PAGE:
Porphyry, the Neoplatonist, the disciple of Plotinus, was an unknown personage to those early students of the Isagoge.
The term has also been applied to the Italian humanists of the Renaissance, and in modern times, somewhat vaguely, to thinkers who have based their speculations on the Platonic metaphysics or on Plotinus, and incorporated with it a tendency towards a mystical explanation of ultimate phenomena.
This is not a prominent feature in Plotinus or his immediate disciples, who still exhibit full confidence in the subjective presuppositions of their philosophy.
It is also true that Neoplatonism sought to come to an understanding 1 Porphyry wrote a book, lrfpi T Aoyi a' CALAof001as, but this was before he became a pupil of Plotinus; as a philosopher he was independent of the Aoyca.
But if we search Plotinus for evidence of any actual influence of Jewish and Christian philosophy, we search in vain; and the existence of any such influence is all the more unlikely because it is only the later Neoplatonism that offers striking and deep-rooted parallels to Philo and the Gnostics.
But the Enneads of his pupil Plotinus are the primary and classical document of Neoplatonism.
The doctrine of Plotinus is mysticism, and like all mysticism it consists of two main divisions.
We may also, however, in accordance with the views of Plotinus, divide thus: (A) the invisible world - (i) the primeval Being, (2) the ideal world, (3) the soul; (B) the phenomenal world.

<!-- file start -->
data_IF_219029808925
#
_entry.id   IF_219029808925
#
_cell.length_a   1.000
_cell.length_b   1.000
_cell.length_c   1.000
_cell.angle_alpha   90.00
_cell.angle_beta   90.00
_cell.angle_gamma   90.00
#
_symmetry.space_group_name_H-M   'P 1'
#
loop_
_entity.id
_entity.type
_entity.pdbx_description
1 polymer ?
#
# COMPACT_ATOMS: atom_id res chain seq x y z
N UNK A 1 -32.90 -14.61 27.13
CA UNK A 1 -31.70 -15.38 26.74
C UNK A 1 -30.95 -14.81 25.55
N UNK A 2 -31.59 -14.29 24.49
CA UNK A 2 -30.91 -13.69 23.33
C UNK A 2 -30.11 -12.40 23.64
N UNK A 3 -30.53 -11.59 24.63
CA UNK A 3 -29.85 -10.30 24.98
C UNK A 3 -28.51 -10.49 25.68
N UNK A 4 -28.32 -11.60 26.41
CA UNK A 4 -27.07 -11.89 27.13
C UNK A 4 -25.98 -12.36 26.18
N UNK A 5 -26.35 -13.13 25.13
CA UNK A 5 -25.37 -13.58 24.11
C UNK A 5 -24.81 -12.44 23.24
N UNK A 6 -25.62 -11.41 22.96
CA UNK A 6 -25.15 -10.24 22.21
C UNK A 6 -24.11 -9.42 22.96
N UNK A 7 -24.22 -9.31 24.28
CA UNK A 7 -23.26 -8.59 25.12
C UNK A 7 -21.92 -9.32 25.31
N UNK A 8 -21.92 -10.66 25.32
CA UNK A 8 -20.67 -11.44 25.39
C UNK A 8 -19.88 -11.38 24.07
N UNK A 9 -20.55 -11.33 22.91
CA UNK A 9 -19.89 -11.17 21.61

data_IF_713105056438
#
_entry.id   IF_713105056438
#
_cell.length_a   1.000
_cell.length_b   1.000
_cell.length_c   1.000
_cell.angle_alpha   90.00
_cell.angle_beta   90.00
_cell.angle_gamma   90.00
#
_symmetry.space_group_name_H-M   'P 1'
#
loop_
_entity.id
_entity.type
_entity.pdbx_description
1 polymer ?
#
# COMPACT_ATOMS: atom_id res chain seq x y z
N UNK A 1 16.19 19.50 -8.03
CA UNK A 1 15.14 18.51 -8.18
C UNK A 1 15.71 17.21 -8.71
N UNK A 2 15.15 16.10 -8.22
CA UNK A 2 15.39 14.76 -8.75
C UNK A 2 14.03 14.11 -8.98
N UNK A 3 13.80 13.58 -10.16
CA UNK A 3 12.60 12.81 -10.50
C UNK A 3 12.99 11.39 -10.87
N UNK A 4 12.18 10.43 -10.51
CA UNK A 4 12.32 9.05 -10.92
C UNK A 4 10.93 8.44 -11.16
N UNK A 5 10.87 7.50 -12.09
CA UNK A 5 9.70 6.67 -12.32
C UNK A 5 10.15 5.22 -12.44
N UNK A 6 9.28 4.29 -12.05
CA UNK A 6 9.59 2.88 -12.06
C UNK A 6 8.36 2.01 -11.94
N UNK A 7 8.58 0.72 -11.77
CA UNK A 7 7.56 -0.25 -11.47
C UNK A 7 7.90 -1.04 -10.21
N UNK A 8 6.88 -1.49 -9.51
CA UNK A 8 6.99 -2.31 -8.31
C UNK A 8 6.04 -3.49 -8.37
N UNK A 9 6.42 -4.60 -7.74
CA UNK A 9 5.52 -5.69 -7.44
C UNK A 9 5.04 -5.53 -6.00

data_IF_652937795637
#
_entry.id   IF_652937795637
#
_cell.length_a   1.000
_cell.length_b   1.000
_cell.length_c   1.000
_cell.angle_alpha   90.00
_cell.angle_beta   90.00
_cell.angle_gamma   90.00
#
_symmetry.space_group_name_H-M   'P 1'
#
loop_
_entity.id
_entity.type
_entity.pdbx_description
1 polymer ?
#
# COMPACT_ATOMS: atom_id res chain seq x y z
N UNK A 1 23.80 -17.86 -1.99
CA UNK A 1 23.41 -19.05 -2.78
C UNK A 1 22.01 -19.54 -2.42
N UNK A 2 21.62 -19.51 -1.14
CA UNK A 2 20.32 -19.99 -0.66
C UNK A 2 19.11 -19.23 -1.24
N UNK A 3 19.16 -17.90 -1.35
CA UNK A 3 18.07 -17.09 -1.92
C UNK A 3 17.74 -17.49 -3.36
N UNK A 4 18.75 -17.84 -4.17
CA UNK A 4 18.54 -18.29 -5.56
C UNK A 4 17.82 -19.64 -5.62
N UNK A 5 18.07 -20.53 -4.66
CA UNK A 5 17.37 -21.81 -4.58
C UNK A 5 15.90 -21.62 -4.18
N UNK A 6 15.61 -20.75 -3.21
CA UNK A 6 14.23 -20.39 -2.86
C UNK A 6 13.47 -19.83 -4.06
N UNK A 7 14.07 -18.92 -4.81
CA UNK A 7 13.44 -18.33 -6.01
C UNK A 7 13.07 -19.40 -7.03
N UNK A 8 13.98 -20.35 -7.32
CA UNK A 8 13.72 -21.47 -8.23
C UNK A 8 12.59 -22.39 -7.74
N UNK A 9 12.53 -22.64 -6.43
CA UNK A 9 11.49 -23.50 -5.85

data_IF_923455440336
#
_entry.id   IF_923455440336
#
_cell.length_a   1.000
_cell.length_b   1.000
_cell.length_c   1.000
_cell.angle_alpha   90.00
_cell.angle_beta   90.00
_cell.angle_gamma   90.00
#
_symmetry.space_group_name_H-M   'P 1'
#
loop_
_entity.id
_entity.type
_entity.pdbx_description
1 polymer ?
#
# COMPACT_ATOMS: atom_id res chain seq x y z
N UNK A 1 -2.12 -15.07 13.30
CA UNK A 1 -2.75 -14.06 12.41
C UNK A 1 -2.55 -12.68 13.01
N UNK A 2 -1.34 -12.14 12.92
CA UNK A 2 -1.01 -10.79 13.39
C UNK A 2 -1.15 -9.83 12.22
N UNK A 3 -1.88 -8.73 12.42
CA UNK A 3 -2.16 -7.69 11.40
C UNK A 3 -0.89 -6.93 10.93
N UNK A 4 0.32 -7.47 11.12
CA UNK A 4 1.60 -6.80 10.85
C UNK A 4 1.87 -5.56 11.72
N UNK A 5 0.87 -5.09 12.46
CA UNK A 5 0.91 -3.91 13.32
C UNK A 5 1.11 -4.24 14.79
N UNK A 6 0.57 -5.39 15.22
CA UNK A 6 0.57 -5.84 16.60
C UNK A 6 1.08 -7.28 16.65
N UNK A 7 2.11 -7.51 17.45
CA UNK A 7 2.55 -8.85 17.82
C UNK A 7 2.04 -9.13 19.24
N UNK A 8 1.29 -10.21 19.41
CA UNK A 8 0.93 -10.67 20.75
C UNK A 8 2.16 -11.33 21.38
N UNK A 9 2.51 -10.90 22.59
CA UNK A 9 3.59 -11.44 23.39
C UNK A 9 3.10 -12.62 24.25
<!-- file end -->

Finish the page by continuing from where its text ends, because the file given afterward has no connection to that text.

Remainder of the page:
Plotinus is no dualist, like the Christian Gnostics; he admires the beauty and splendour of the world.
In the ethics of Plotinus all the older schemes of virtue are taken over and arranged in a graduated series.
Such is the religious philosophy of Plotinus, and for himself personally it sufficed, without the aid of the popular religion or worship. Nevertheless he sought for points of support in these.
A rigid monotheism appeared to Plotinus a miserable conception.
In support of image-worship he advanced ' Porphyry tells us that on four occasions during the six years of their intercourse Plotinus attained to this ecstatic union with God.
Amelius modified the teaching of Plotinus on certain.
The school of Athens returned to a stricter philosophical method and the cultivation of scholarship. Still holding by a religious philosophy, it undertook to reduce the whole Greek tradition, as seen in the light of Plotinus, to a comprehensive and closely knit system.
C. Marius Victorinus translated certain works of Plotinus, and thus had a decisive influence on the spiritual history of Augustine (Confess.